not so delayed gratification

Let’s talk about gratification, or closer, ‘gratifying’. When I hear the word gratification, I don’t why, but as usual, I’ll blame the Internet, I think of sex, and to a smaller extent, food. Sex and food and the expressions delayed gratification and instant gratification.

But, gratifying?

I don’t think until this week, I’d experienced it. I think that’s partly because in some way you’re acknowledging you had a hand in something good.

Last year, about half way into the last term, after another day of my youngest son, Stephen King Junior, coming home from school uncommunicative and teary, I decided we’d had enough.

SKJ had been bullied – proper bullied, not the ups and downs of learning how to get along with the other kids – but a determined effort to undermine his confidence and character by a collection of the boys in his class.

He spent his lunchtimes and recesses on the step outside his classroom or hiding in the library. He’s little, SKJ, and some of the taunting was about his size. Now he wears layer upon layer upon layer of clothing to compensate and there is no changing his mind about it (he even wears two pairs of pyjamas to bed).

I’d been up to the school, the teachers, the vice principal, principal, and they were good. SKJ is the third son I had at the school and the school was always ready to listen to parents and students. I do not blame the school.

Anyhow, blame is useless.

Bullies cannot be reasoned with.

Change is what was needed.

Let’s take a short cut to today, in fact, last week, Wednesday afternoon, three thirty p.m. I’m waiting for SKJ outside his new classroom. The bell sounds and kids pile out of the two school buildings (SKJ’s new school has 250 kids as opposed to 1,100 at his previous school). I wait in the sunshine. I’m a little nervous.

There he is. The only kid with his jacket on. He has sweat around his hairline; I can see it from here. He’s walking along with a boy, talking, and he turns to say a quick goodbye to another boy. He beams when he sees me.

He has icy blue eyes this son of mine, lighter than his brothers, and in days passed, the old mouldy days of Postnatal depression, I thought that that ice colour was mean, deceptive (the things you can think). Really, his eyes are an open blue, open like the sky, like a promise, he slips his hand into mine and look into those eyes and I see happiness and rest, peace.

‘I made a friend, Mum,’ SKJ’s sort of skipping, ‘and that’s Jett. He’s the fastest runner I ever saw, that’s a good name for a fast runner. See ya, Jett.’

‘Matey, that’s ace.’ I ask the question that could tell me the most, ‘what did you do at lunchtime?’

‘I played tiggy.’

‘You played tiggy? No wonder you look hot. That’s ace, babe.’

Yes, it is ace. I was so happy the tears I would normally have cried couldn’t come.

This school, the teachers, the ethos, the buildings, like I said, there’s only two of them, it’s smaller and kinder, everybody knows each other but in a good way.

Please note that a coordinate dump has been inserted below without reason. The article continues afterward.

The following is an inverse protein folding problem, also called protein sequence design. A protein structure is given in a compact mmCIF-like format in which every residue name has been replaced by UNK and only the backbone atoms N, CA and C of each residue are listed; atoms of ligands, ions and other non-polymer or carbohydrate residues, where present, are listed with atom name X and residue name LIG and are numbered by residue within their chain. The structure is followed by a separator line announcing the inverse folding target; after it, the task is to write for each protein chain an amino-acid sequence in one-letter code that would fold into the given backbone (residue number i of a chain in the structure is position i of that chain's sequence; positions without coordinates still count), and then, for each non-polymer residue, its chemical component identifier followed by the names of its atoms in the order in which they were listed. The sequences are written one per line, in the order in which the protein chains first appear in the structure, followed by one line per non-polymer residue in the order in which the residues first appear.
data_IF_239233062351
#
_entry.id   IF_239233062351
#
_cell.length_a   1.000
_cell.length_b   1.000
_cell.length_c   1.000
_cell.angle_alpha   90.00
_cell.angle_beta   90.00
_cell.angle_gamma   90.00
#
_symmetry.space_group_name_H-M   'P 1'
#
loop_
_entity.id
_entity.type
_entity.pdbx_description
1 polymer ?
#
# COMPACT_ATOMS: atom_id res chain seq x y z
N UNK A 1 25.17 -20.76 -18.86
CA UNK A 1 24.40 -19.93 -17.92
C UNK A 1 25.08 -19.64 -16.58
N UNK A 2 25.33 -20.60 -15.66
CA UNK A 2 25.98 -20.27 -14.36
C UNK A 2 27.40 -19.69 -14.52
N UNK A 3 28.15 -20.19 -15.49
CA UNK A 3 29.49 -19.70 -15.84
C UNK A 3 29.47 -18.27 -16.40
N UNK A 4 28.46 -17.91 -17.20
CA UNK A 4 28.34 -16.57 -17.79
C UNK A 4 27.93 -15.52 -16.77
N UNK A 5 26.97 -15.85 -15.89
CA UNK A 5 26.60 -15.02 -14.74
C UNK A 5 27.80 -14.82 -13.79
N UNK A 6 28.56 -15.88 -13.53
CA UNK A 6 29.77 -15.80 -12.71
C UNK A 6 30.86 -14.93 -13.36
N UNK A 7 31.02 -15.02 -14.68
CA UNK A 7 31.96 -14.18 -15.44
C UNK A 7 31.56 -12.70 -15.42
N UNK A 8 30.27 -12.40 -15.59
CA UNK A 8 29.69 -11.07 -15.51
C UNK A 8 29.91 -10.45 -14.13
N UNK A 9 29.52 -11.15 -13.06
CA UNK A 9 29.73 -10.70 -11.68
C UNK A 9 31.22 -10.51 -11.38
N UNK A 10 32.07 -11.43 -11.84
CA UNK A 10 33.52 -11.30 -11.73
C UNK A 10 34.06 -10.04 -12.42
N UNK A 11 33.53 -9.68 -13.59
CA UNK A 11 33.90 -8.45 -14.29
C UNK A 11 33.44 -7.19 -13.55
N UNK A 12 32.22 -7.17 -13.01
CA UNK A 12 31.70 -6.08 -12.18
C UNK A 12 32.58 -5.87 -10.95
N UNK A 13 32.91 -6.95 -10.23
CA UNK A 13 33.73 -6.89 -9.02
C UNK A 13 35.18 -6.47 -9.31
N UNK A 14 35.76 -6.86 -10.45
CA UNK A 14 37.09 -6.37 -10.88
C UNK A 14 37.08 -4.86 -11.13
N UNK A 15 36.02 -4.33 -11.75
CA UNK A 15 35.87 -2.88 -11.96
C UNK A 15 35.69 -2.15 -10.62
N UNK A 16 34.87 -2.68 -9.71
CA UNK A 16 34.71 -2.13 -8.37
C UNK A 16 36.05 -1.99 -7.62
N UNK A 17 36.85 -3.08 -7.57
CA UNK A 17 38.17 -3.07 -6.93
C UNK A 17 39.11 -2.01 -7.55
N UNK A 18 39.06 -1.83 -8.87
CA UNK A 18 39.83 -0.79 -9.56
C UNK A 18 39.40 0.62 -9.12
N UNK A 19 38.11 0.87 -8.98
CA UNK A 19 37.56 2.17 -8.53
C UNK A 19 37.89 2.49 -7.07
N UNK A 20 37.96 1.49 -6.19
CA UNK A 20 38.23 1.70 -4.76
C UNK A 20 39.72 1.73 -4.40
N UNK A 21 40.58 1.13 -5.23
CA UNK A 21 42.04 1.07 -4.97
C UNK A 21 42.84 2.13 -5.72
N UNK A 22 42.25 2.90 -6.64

When I told SKJ we were moving him, I’d looked at two schools, and he could pick which one he went to. I wanted him to have a choice, feel like he was involved in all this, but I sure wanted him to picked the school I liked more. It was hard to keep my big opinions to myself, especially when he asked me what I thought, but SKJ can be oppositional and I feared if I suggested one school, he’d go the other way. So we toured both of the schools and he absorbed what he saw, didn’t ask many questions and didn’t volunteer much.

I gave him a week to decide.

I gave him a week to put me out of my misery.

He chose the school I thought he’d be best in.

On Monday afternoon I spent half an hour with his new teacher.

We talked about what happened at his old school, in the telling, when you say it, this happened and this happened, and the issue with all the clothing, and the kick to the head he got on the last day of school the year before last, well, out of all the times I could have cried in the last week, that was when I felt the sting.

But he’s doing well. He’s grabbing it with both hands.

He’s contributing to class discussions, that’s new.

He’s been invited to a birthday party, and he’s considering going, that’s new.

On the Friday before he knocked his teacher’s socks off with a story in wrote in only half an hour. Four pages about a shark and a fish and the unusual friendship they develop to overcome the odds.

‘It was excellent,’ his teacher said.

I said, ‘that’s my boy, he’s an ideas machine.’

His teacher believes that SKJ will flourish in the two years he has before high school. It’s a grade five six composite and he’ll have the new teacher for two years. I’ve known the bloke for a couple of days, but I can see he has belief in my kid. Belief goes a long way.

It sounds cheesy, because nice things aren’t meant to be articulated, and nice feelings are often the stuff of derision, but I said it anyway, ‘I feel like he’s in the arms of a warm embrace.’

Gratifying. It’s been a gratifying week. A wonderful start to the school year. I’m not the only one undergoing a rebuild, so is Stephen King Junior.


so proud of ya, Stephen King Junior

4 thoughts on “not so delayed gratification

    • Thank you. I feel like I’m seeing everything without the shades pulled down, if you know what I mean. I’m not even worrying about if it will end! Yay! Thank you for commenting and checking out Daysofhilda

  1. Good for you to be brave enough to make a. Notice and to be lead in that choice. I think too often we just stand back and let the bullies carry on bullying! Even into adulthood.
    Thank you for sharing this story and the best wishes to both of you

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